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When Humanlike Chatbots Miss the Mark in Customer Service Interactions

When Humanlike Chatbots Miss the Mark in Customer Service Interactions

Cammy Crolic, Felipe Thomaz, Rhonda Hadi and Andrew T. Stephen

Chatbots are increasingly replacing human customer-service agents on companies’ websites, social media pages, and messaging services. Designed to mimic humans, these bots often have human names (e.g., Amazon’s Alexa), humanlike appearances (e.g., avatars), and the capability to converse like humans. The assumption is that having humanlike qualities makes chatbots more effective in customer service roles. However, a new Journal of Marketing study suggests that this is not always the case. 

Our research team finds that when customers are angry, deploying humanlike chatbots can negatively impact customer satisfaction, overall firm evaluation, and subsequent purchase intentions. Why? Because humanlike chatbots raise unrealistic expectations of how helpful they will be. 

To better understand how humanlike chatbots impact customer service, we conducted five studies.

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In Study 1, we analyzed nearly 35,000 chat sessions between an international mobile telecommunications company’s chatbot and its customers. We found that when a customer was angry, the humanlike appearance of the chatbot had a negative effect on the customer’s satisfaction. 

In Study 2, we created a series of mock customer-service scenarios and chats where 201 participants were either neutral or angry and the chatbot was either humanlike or non-humanlike. Again, we saw that angry customers displayed lower overall satisfaction when the chatbot was humanlike than when it was not.

In Study 3, we demonstrated that the negative effect extends to overall company evaluations, but not when the chatbot effectively resolves the problem (i.e., meets expectations). We had 419 angry participants engage in a simulated chat with a humanlike or non-humanlike chatbot, but their problems were either effectively resolved or not during the interaction. As expected, when their problems were not effectively resolved, participants reported lower evaluations of the company when they interacted with a humanlike chatbot compared to a non-humanlike one. Yet, when their problems were effectively resolved, the company evaluations were higher, with no difference based on the type of chatbot.

In Study 4, we conducted an experiment with 192 participants that provided evidence that this negative effect is driven by the increased expectations of the humanlike chatbot. People expect humanlike chatbots to be able to perform better than non-humanlike ones; those expectations are not met, leading to reduced purchase intentions.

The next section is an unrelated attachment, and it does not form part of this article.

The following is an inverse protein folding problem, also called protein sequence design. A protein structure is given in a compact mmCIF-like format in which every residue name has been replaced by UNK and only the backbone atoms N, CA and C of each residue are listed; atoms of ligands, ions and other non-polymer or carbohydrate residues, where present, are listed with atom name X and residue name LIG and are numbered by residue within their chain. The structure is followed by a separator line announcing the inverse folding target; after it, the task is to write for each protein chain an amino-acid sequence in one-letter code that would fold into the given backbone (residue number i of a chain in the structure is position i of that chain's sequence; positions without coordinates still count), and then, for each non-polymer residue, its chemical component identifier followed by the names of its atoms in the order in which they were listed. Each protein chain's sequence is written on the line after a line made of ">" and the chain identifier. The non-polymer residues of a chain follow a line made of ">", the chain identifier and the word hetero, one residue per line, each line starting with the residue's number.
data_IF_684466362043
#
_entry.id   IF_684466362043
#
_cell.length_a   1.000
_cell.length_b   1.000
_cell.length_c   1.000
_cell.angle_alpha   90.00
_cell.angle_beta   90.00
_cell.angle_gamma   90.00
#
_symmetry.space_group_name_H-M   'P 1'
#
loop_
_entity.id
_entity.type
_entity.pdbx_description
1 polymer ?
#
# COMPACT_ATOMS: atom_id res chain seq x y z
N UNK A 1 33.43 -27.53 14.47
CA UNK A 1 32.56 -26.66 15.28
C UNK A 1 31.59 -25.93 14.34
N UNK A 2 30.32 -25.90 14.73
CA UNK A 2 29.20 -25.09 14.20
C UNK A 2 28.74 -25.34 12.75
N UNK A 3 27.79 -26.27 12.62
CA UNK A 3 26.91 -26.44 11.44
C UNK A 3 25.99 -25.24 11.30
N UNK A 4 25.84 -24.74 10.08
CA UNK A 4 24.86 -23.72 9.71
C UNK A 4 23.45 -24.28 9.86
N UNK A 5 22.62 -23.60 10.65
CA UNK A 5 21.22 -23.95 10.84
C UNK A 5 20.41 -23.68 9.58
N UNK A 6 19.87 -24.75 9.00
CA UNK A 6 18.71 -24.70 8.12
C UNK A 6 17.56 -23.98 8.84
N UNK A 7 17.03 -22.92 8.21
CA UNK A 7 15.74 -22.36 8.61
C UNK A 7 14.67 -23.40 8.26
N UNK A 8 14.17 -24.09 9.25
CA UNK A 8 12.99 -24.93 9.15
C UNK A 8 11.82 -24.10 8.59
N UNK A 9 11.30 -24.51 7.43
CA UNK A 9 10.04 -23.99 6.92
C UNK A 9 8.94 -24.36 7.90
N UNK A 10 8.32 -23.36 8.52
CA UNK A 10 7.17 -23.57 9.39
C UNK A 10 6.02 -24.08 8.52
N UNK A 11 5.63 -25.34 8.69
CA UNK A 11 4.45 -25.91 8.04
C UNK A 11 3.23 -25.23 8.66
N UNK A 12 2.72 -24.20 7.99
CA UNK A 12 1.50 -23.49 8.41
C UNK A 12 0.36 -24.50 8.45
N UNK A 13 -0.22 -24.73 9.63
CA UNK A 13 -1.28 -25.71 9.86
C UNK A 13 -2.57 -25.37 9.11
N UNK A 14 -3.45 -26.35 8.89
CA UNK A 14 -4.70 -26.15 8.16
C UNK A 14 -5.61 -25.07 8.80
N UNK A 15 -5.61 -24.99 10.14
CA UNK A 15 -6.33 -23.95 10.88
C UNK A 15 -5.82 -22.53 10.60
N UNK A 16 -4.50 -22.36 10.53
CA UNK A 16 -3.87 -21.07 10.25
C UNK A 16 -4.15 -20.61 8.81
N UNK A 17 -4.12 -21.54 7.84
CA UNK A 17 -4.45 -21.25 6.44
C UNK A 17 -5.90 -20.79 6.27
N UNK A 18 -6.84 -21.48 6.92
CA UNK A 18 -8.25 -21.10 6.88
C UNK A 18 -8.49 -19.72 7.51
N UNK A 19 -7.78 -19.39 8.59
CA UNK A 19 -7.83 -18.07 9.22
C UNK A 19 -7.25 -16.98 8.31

In Study 5, we showed that explicitly lowering customer’s expectations of the humanlike chatbot prior to the chat reduced the negative response of angry customers to humanlike chatbots. When people no longer had unrealistic expectations of how helpful the humanlike chatbot would be, angry customers no longer penalized them with negative ratings.

Our findings provide a clear roadmap for how best to deploy chatbots when dealing with hostile, angry or complaining customers. It is important for marketers to carefully design chatbots and consider the context in which they are used, particularly when it comes to handling customer complaints or resolving problems. Firms should attempt to gauge whether a customer is angry before they enter the chat (e.g., via natural language processing), and then deploy the most effective, either humanlike or not humanlike, chatbot. If the customer is not angry, assign a humanlike chatbot; but if the customer is angry, assign a non-humanlike chatbot. If this sophisticated strategy is not technically feasible, companies could assign non-humanlike chatbots in customer service situations where customers tend to angry, such as complaint centers. Or companies could downplay the capabilities of humanlike chatbots (e.g., Slack’s chatbot introduces itself by saying “I try to be helpful (But I’m still just a bot. Sorry!” or “I am not a human. Just a bot, a simple bot, with only a few tricks up my metaphorical sleeve!”). These strategies should help avoid or mitigate the lower customer satisfaction, overall firm evaluation, and subsequent purchase intentions reported by angry customers towards humanlike chatbots.

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From: Cammy Crolic, Felipe Thomaz, Rhonda Hadi, and Andrew Stephen, “Blame the Bot: Anthropomorphism and Anger in Customer-Chatbot Interactions,” Journal of Marketing.

Go to the Journal of Marketing

Cammy Crolic is Associate Professor of Marketing, University of Oxford, UK.

Felipe Thomaz is Associate Professor of Marketing, University of Oxford, UK.

Rhonda Hadi is Associate Professor of Marketing, University of Oxford, UK.

Andrew T. Stephen is Associate Dean of Research and L’Oreal Professor of Marketing, University of Oxford, UK.